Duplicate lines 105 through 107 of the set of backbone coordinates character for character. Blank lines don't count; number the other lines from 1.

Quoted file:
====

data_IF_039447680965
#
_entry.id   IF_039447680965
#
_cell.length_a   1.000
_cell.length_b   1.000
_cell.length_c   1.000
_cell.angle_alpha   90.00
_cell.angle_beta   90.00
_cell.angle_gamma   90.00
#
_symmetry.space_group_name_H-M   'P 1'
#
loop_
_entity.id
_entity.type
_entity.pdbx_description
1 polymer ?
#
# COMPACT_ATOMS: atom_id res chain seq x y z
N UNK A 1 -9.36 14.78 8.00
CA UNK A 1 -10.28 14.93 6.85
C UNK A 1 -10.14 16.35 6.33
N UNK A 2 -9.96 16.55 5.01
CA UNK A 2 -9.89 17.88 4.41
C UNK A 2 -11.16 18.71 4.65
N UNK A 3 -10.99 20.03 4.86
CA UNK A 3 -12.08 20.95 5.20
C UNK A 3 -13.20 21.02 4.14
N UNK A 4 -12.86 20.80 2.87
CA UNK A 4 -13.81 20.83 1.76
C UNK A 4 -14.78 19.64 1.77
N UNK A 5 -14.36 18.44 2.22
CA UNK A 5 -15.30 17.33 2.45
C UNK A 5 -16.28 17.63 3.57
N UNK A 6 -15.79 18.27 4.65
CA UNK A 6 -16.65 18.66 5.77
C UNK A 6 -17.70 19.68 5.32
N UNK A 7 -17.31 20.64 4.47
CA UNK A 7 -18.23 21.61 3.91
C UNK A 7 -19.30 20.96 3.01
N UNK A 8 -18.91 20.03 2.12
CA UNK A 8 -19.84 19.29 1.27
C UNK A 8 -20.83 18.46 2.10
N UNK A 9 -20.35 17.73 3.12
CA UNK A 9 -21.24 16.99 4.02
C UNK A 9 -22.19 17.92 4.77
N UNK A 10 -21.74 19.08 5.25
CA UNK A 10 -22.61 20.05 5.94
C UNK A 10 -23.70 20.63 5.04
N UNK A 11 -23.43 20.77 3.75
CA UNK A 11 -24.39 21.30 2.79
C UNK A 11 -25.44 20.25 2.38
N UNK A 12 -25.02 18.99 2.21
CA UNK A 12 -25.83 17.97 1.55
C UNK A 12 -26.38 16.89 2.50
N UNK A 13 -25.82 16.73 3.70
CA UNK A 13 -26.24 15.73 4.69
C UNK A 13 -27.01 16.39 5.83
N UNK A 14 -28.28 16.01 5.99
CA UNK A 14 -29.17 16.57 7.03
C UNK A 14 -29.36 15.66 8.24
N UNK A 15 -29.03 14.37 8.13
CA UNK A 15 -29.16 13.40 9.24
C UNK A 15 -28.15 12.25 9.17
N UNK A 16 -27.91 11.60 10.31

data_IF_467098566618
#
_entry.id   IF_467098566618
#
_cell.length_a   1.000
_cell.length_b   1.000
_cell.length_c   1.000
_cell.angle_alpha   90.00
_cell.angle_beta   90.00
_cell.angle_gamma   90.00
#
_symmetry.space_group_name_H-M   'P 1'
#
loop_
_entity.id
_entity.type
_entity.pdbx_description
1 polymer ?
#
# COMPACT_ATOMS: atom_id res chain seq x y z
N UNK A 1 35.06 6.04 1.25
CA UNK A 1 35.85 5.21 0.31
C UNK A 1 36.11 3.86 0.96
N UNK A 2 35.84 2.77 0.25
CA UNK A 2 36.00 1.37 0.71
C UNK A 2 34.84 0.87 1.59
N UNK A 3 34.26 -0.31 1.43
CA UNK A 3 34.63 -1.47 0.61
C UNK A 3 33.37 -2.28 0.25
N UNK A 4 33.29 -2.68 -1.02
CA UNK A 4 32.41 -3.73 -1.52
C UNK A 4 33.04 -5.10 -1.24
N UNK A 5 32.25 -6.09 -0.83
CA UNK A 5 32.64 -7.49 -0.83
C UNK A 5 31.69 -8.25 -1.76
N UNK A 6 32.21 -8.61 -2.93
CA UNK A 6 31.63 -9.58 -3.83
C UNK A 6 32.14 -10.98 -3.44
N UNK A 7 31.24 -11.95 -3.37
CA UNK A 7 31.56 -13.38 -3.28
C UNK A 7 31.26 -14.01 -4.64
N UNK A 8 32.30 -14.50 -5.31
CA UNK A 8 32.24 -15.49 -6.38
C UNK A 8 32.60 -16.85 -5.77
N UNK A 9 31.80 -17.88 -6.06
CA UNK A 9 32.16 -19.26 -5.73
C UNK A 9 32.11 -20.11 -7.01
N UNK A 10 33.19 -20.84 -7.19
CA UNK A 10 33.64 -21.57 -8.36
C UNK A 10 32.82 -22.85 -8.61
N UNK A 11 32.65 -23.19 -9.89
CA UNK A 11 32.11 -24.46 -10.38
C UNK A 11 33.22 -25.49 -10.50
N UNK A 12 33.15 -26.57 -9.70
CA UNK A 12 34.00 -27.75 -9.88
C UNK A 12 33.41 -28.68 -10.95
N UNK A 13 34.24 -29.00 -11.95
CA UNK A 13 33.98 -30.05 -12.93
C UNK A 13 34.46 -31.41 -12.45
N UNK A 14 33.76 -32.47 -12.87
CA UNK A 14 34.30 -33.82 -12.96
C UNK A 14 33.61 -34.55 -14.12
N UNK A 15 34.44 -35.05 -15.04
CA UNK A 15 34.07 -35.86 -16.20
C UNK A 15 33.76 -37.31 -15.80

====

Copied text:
N UNK A 7 31.24 -11.95 -3.37
CA UNK A 7 31.56 -13.38 -3.28
C UNK A 7 31.26 -14.01 -4.64